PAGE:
However, maybe one way of moving forward in situations of this complexity, is to find a new mode of communication altogether. Where feasible, it would be preferable to try and have more conversational particpatory dialogue and work more collaboratively, rather than having one lot of people drawing up content, and another lot of people having to absorb it before deciding what to do.

  4. If there is a problem here with PowerPoint, it is not its use as a drawing tool, but its conventional use within a particular mode of communication, in which some clever people "produce" a model (whether static slide or something more sophisticated), and some other people are expected to "consume" the model. I completely agree with Sally that, in situations of this complexity, we need a new mode of communication. In order to understand a complex model of this kind, it isn't enough to look at it, we need to play with it.

    Sadly, the lack of intellectual rigour is an extremely widespread phenomenon, easily concealed by lazy use of PowerPoint, especially with the casual use of semantically ambiguous slide titles and bullet points (instead of complete sentences with proper verbs). It is not entirely PowerPoint's fault that the prevailing and popular use of PowerPoint is to support a restrictive and often mind-numbing mode of communication, but if that's what it does then that's what it does.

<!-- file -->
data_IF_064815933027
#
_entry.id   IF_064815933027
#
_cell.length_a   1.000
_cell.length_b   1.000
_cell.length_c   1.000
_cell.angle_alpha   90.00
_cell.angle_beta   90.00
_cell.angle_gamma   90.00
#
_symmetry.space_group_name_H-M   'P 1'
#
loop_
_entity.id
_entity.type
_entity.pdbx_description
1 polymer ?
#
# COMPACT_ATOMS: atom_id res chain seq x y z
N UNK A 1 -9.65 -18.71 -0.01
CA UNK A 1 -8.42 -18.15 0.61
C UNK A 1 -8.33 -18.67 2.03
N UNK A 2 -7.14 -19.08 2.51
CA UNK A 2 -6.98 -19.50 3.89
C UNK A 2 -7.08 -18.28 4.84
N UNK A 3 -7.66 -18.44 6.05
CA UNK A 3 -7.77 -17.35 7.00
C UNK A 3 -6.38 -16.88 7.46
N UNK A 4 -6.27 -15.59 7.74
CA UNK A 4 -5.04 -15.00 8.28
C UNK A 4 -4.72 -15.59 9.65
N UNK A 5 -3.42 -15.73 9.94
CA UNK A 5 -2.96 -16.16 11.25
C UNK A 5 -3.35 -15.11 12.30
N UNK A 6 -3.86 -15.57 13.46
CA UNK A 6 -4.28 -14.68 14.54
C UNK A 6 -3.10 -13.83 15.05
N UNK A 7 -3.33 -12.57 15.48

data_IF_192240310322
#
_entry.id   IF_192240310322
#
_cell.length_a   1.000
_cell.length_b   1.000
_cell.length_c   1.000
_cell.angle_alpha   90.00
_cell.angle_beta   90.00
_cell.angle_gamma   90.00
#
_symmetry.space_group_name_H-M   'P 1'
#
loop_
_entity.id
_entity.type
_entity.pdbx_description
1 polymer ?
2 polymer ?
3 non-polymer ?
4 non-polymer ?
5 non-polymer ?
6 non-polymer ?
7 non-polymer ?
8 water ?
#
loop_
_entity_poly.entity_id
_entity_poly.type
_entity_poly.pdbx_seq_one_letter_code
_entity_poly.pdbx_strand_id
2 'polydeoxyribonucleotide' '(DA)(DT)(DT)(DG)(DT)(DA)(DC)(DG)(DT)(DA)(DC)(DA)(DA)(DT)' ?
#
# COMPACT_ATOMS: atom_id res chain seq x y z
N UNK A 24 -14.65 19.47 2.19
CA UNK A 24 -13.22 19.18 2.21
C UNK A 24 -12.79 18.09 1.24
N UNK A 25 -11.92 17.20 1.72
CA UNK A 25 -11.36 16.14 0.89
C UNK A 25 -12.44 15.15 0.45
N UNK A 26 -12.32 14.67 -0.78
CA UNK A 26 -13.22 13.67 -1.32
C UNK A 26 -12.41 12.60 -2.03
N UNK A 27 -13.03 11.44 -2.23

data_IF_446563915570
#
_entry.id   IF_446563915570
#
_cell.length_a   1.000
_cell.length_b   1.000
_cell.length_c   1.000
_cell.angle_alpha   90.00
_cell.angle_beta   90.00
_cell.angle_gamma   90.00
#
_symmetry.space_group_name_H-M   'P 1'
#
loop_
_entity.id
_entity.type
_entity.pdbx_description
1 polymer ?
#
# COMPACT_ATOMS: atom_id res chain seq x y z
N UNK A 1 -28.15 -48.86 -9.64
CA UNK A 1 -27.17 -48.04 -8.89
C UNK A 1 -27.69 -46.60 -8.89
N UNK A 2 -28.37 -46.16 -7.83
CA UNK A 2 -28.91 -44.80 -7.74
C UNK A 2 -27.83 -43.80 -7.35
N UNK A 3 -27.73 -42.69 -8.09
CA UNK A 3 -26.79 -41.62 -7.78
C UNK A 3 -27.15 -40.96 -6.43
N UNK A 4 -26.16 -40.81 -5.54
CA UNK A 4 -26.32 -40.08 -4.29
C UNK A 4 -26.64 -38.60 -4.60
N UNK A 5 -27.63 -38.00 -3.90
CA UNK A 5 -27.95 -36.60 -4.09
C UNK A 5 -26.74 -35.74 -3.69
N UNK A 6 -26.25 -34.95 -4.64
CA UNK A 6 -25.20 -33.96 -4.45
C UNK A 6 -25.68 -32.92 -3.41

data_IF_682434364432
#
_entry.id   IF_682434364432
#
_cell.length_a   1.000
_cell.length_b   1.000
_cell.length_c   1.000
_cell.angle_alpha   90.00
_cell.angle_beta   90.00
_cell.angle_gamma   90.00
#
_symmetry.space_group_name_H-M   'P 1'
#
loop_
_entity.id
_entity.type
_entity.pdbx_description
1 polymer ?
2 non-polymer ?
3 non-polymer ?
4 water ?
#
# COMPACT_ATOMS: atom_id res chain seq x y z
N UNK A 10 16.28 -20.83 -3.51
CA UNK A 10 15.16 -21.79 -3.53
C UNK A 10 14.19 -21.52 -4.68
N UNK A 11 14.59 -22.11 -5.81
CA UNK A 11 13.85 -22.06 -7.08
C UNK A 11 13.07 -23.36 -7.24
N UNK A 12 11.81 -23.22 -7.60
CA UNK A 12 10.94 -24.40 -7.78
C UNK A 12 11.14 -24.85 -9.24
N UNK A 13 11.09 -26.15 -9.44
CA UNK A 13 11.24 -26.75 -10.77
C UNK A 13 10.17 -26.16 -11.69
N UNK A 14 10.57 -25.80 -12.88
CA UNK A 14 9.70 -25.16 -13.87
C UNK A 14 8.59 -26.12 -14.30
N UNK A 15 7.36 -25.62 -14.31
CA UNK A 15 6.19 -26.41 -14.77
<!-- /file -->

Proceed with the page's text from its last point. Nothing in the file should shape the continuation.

5. I guess the challenge, when presented by the slide as a summary of analysis / work done ( but not shown, or presented), it can warrant the comments by McChrystal. The issue - and Richard, Sally and all have hit it - is the difficulty of communicating a body of work and growing insight in a 2D format, where the other dimensions of depth of understanding under the lines, and time are not obvious.